No, this is not normal.
I had an even older NEC wide-gamut monitor with very similar specs which worked for me for 8 years. Even after all this time, its measured gamut was still very close to AdobeRGB. In fact, it stabilised so that validation didn't require re-calibration for years on end.
It is more likely that the colorimeter degraded, if you had a very different result with the same one years ago. But my Datacolor Spyder 3 lasted those 8 years and showed consistent results, and was later verified with a new Spyder 5.
I don't know specifically about your X-Rite model, but many older calibrators are not well compatible with the wide-gamut displays, esp. with the newer LED ones: they cannot correctly measure the most saturated colours. You need to check if NEC specifically lists your model as compatible with this monitor.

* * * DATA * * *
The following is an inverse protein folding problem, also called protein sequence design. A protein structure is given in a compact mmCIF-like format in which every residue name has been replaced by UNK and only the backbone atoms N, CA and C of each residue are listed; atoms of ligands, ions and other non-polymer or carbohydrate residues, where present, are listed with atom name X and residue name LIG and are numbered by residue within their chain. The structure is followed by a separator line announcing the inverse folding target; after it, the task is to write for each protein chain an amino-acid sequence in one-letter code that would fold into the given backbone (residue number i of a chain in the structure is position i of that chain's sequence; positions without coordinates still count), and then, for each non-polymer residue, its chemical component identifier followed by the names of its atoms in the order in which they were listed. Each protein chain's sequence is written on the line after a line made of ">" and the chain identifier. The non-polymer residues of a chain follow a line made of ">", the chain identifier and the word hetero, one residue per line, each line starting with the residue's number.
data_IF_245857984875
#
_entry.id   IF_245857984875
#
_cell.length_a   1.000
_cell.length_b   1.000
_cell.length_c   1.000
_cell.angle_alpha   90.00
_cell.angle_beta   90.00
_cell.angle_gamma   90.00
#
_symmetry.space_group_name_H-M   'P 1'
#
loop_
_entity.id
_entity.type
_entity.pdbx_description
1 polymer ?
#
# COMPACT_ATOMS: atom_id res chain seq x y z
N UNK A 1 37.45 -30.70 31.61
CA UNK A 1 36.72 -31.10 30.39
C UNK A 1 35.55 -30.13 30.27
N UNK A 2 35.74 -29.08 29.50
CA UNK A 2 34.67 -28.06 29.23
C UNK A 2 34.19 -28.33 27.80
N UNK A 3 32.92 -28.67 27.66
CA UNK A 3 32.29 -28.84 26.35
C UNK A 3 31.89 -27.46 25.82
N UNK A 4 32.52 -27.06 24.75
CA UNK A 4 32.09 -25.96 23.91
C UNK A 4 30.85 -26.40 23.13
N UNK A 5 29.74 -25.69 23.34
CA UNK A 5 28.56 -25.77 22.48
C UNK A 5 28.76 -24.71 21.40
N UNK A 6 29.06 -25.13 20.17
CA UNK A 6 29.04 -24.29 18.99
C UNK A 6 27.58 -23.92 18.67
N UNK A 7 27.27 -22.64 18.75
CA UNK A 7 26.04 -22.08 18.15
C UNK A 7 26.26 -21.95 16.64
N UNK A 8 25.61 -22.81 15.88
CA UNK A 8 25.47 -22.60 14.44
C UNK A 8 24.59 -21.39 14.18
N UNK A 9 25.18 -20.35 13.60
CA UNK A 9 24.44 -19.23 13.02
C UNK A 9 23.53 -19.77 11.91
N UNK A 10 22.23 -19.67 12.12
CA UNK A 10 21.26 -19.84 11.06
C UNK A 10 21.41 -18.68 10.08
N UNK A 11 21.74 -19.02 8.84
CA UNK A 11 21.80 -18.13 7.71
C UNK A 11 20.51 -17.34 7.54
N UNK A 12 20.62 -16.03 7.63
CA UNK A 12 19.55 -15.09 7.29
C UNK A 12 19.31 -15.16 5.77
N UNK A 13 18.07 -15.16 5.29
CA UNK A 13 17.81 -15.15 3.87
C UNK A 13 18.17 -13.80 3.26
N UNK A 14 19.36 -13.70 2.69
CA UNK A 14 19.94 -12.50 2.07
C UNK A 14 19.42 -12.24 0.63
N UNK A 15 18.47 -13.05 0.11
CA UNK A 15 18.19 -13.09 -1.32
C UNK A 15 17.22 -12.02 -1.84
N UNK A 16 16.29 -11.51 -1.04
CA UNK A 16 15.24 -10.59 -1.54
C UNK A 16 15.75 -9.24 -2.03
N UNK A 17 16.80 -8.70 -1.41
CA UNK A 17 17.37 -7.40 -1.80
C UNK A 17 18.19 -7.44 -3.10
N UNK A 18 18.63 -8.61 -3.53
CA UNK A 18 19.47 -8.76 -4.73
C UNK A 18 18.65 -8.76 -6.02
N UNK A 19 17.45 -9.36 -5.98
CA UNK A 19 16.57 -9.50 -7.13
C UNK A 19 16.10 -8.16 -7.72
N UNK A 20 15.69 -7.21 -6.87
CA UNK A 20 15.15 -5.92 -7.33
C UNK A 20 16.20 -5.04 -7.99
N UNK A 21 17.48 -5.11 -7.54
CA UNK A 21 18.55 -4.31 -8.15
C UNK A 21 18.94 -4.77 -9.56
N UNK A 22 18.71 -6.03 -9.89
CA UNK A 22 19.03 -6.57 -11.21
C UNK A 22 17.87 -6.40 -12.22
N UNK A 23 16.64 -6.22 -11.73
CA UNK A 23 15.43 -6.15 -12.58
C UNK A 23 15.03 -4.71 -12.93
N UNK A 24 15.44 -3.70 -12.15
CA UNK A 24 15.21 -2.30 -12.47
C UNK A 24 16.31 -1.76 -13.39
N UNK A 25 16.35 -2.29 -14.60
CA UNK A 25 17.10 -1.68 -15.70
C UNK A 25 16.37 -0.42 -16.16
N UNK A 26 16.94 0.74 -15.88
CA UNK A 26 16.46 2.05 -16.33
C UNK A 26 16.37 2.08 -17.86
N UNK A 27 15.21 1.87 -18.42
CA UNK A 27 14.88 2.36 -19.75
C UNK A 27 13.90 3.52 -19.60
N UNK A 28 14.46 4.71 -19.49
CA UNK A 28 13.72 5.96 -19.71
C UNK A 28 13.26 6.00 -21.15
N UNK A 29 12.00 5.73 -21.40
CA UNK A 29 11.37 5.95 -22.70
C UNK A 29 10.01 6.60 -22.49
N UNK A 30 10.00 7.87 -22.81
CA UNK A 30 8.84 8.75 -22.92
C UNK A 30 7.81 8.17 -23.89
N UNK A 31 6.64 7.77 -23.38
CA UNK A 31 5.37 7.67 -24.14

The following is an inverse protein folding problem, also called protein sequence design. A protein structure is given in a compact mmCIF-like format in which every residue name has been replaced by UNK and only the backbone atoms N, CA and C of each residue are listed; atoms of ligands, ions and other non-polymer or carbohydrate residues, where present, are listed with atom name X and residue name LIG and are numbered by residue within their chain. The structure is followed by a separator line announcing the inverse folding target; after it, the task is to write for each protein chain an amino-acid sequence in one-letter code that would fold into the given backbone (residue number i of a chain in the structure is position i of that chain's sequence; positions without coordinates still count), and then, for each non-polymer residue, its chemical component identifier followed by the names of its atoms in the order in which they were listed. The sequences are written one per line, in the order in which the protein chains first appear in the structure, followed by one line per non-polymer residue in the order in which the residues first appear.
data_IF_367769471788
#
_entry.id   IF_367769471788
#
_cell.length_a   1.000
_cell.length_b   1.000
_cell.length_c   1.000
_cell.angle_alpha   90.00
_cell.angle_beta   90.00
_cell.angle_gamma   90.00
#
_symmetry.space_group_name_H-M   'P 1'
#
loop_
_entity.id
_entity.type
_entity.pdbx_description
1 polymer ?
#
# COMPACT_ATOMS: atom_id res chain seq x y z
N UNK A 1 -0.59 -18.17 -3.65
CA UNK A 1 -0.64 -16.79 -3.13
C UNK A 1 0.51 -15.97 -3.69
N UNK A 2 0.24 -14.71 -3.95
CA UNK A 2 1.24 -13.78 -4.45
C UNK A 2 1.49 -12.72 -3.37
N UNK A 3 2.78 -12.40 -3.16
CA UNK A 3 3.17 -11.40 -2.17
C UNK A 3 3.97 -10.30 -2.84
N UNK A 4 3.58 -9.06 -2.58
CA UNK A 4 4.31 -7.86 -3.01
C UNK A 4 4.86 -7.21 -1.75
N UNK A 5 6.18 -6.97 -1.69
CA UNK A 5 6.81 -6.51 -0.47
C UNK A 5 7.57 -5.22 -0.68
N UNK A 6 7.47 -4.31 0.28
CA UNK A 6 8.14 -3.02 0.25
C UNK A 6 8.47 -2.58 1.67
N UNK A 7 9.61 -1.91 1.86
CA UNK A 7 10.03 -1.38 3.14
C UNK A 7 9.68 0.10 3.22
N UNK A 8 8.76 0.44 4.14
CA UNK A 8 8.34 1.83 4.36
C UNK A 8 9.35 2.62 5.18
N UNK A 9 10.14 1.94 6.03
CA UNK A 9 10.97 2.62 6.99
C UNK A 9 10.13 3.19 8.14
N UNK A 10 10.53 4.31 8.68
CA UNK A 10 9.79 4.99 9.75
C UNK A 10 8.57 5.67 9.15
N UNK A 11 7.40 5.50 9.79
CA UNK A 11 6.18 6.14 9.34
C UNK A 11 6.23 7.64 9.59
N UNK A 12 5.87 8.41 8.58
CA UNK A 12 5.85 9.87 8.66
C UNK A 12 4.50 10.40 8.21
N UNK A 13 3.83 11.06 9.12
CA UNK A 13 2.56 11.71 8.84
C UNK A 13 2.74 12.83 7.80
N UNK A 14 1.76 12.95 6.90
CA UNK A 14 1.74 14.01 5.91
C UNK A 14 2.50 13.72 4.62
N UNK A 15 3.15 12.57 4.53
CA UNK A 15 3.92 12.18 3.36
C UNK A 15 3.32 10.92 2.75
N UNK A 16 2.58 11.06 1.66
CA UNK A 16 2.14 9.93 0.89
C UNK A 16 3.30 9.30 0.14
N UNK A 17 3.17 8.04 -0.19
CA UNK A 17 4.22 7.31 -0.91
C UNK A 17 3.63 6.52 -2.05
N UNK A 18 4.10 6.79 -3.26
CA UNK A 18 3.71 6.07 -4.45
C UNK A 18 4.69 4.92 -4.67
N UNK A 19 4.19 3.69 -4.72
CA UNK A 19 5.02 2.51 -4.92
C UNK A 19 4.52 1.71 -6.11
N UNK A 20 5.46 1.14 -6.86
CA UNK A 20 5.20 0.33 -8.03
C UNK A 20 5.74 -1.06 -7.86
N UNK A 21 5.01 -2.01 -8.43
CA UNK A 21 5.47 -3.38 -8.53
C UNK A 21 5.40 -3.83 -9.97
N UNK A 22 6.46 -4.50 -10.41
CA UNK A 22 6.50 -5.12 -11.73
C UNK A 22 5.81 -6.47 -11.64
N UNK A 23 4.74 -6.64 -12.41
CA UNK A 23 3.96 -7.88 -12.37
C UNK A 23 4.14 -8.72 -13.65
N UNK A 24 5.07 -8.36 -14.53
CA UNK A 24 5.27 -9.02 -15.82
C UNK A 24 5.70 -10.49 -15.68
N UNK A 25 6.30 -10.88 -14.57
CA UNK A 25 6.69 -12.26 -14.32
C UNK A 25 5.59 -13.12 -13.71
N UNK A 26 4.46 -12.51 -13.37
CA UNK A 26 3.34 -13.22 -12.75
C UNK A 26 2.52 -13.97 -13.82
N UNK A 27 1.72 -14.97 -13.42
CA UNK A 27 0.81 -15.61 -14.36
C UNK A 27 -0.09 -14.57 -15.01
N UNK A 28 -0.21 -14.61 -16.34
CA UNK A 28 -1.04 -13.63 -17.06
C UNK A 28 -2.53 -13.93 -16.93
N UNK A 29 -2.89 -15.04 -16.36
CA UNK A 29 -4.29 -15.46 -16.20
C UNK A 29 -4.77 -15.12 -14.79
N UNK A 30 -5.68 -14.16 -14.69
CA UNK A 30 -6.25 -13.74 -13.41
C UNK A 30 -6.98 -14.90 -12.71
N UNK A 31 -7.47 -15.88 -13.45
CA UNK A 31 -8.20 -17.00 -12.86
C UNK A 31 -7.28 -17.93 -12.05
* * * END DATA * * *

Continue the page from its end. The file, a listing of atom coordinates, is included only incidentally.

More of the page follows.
To partly mitigate this problem, SpectraView II can skip measuring the primaries (the most saturated colours by definition) and rely on their supposed values. This is controlled by the last option on your last screenshot. Try to switch it to Automatic and repeat calibration, and see if you have a different result. It seems that only the green measurement is affected.
Also check the correction curves after you re-calibrate (the 3rd tab on the first screenshot). On a good NEC (or any professional) monitor, they should be smooth and almost linear.
Finally, although this must be unrelated to the problem, I don't know why one would use the 6000K white point. Apparently this is meant to be sort of a compromise between the print/art (5000K) and standard display (6500K). I would rather recommend a proper standard setting, most likely 6500K for you.